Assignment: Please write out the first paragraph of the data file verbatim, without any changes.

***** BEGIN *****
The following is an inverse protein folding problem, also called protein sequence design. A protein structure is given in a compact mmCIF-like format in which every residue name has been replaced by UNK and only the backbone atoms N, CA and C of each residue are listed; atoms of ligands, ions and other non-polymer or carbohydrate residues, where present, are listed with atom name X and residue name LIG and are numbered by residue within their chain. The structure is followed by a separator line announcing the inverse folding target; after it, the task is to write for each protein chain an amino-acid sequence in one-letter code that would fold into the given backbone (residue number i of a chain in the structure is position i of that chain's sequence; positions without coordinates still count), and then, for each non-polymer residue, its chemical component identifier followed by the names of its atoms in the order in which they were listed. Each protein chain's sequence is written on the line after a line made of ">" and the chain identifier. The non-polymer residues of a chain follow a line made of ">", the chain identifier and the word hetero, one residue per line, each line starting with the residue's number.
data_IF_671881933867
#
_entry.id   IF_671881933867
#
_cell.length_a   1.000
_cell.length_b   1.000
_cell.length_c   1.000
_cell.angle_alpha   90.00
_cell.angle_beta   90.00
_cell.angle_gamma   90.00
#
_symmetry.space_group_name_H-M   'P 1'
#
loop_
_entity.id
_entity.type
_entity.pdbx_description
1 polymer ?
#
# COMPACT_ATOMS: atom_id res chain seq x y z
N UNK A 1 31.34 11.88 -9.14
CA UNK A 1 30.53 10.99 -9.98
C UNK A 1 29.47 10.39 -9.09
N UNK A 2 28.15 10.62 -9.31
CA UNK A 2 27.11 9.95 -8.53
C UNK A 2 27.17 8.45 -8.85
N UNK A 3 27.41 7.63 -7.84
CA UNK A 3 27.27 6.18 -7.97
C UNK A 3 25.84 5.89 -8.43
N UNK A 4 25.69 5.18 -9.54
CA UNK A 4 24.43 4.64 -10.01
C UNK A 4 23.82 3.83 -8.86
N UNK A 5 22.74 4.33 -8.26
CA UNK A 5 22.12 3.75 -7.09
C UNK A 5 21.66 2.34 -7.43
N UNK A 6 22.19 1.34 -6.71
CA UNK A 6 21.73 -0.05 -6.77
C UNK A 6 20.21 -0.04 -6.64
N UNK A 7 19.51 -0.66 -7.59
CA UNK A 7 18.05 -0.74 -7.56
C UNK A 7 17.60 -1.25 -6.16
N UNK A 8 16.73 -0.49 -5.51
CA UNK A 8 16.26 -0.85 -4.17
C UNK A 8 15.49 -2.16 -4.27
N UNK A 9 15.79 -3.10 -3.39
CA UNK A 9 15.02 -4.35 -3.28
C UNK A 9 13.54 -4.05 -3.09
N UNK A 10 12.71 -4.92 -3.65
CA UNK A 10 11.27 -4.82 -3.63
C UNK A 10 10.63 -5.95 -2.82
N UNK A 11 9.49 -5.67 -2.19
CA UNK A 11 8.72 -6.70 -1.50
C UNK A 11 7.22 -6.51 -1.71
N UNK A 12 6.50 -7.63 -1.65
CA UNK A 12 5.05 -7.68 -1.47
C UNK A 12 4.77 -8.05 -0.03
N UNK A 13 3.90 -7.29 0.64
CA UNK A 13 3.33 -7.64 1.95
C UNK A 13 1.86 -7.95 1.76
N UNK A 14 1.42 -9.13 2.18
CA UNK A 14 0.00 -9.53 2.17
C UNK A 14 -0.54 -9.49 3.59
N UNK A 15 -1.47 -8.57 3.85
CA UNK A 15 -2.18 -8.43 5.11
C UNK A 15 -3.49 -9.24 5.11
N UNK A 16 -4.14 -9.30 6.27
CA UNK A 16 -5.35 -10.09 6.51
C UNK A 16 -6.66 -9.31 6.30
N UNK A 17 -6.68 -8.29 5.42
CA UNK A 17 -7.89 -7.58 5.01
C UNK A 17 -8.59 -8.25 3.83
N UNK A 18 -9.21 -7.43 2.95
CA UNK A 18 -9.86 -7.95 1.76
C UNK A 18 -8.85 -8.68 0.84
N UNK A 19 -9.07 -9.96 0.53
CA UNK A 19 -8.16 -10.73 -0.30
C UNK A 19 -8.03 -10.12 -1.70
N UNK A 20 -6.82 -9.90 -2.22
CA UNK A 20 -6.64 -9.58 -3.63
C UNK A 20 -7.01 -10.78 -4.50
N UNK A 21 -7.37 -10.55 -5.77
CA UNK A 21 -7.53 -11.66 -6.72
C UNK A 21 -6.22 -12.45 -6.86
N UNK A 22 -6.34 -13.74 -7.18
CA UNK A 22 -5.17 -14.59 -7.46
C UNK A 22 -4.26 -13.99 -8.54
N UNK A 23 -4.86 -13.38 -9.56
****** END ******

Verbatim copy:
The following is an inverse protein folding problem, also called protein sequence design. A protein structure is given in a compact mmCIF-like format in which every residue name has been replaced by UNK and only the backbone atoms N, CA and C of each residue are listed; atoms of ligands, ions and other non-polymer or carbohydrate residues, where present, are listed with atom name X and residue name LIG and are numbered by residue within their chain. The structure is followed by a separator line announcing the inverse folding target; after it, the task is to write for each protein chain an amino-acid sequence in one-letter code that would fold into the given backbone (residue number i of a chain in the structure is position i of that chain's sequence; positions without coordinates still count), and then, for each non-polymer residue, its chemical component identifier followed by the names of its atoms in the order in which they were listed. Each protein chain's sequence is written on the line after a line made of ">" and the chain identifier. The non-polymer residues of a chain follow a line made of ">", the chain identifier and the word hetero, one residue per line, each line starting with the residue's number.